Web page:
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The U.S. and Canada Use Hazus to Mitigate Earthquake Risk

Public agencies in the U.S. and Canada used Hazus in a collaborative project to determine the potential impact of earthquakes and other natural disasters across the Pacific Northwest, a region with multiple vulnerabilities.

Lewis County, Washington is preparing for what they call the “big one.” Earthquakes in the county are rare, but the probability of a large seismic event increases along with the time since the last recorded earthquake. The county is using Hazus software to model the potential impacts of a 7.0-magnitude earthquake, during which 2,314 buildings could experience moderate to substantial damage. These model results are informing the county’s Hazard Mitigation Plan updates and driving preventative actions like structural improvements to schools and buildings.

Damage at the back of the TrueValue building in downtown Centralia following the Nisqually Earthquake in 2001.
Damage is seen at the back of the TrueValue building in downtown Centralia following the Nisqually Earthquake in 2001.
The Chronicle/ File Photo

In August 2014, a 6.0-magnitude earthquake in nearby Napa Valley produced more than $400 million in damages. Inspectors checked for damage and cross-referenced it with Hazus estimates. A post-quake survey revealed that less than one in ten Napa homeowners have earthquake insurance, something that insurers are now trying to resolve.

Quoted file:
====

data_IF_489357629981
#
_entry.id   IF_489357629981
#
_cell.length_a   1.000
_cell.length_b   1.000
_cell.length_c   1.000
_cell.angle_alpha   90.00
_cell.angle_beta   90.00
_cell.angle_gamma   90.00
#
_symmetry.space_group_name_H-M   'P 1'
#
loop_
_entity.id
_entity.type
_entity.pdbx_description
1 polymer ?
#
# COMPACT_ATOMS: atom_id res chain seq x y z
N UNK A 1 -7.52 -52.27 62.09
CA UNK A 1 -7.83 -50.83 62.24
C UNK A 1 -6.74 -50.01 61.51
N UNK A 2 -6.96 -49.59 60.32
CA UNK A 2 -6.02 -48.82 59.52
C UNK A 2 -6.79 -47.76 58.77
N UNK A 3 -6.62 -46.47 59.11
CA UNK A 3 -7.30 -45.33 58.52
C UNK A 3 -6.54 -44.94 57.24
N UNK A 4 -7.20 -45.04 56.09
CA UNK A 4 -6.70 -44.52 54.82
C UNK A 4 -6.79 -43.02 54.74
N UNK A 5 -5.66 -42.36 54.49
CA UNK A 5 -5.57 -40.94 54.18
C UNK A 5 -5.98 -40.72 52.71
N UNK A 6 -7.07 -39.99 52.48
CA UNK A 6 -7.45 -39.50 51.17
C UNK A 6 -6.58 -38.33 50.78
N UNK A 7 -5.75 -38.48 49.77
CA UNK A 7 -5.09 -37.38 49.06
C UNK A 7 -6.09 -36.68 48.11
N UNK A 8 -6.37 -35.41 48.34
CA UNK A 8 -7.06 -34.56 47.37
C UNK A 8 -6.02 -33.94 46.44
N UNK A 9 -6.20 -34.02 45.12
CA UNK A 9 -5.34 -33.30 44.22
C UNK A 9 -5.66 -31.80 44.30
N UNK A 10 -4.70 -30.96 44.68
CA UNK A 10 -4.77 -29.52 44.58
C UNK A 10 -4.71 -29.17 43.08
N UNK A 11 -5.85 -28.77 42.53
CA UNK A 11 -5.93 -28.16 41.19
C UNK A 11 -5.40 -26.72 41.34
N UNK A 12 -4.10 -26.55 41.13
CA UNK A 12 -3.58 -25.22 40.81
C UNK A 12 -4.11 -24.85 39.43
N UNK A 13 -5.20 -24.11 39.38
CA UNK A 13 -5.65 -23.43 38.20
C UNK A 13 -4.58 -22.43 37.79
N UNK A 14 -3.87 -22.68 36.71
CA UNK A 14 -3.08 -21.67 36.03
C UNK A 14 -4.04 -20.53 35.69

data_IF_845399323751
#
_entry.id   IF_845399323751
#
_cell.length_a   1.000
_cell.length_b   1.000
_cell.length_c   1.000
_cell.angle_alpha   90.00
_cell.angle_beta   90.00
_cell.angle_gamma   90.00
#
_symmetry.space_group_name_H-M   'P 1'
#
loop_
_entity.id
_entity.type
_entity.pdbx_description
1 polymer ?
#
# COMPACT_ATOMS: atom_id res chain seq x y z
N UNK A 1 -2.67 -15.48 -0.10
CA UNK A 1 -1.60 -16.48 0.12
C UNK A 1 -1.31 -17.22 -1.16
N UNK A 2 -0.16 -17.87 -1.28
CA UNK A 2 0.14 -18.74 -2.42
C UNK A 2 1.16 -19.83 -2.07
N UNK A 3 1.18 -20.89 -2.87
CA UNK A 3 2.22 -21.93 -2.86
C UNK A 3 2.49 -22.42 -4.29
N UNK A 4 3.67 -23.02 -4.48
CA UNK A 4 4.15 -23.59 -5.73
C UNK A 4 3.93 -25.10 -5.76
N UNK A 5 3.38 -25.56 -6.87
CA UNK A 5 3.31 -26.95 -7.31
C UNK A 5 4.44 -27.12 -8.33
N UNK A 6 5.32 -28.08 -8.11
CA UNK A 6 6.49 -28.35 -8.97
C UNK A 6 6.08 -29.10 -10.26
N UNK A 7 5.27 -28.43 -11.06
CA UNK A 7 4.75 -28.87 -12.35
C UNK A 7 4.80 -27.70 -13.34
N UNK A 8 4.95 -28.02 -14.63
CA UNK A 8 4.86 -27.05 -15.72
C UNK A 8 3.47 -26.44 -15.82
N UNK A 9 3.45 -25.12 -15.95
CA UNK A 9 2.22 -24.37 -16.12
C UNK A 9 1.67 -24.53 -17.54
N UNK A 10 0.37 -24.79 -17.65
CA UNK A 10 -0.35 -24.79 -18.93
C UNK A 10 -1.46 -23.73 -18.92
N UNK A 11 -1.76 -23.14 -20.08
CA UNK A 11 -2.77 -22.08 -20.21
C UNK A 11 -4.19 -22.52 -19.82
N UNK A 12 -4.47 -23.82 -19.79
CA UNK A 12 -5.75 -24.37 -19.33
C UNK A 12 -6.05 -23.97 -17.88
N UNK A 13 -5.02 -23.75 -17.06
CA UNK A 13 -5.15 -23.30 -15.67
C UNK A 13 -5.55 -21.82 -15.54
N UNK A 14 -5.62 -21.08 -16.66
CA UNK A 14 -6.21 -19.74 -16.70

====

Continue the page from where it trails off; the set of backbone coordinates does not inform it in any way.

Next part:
To predict the devastation that could occur from a similar event in Vancouver and Victoria, British Columbia, Canada used a modified version of FEMA’s Hazus software. British Columbia chose to model a 7.3-magnitude earthquake with an epicenter at Vancouver’s city center. The province used the results in drafting an adaptable, catastrophic emergency plan to address residents’ concerns that the region was not prepared for a disastrous earthquake.

These efforts demonstrate the importance of Hazus risk assessments for large regions with significant seismic risk. Hazus can be a particularly powerful tool for governments that are preparing response plans and advocating the cost-effectiveness of seismic upgrades.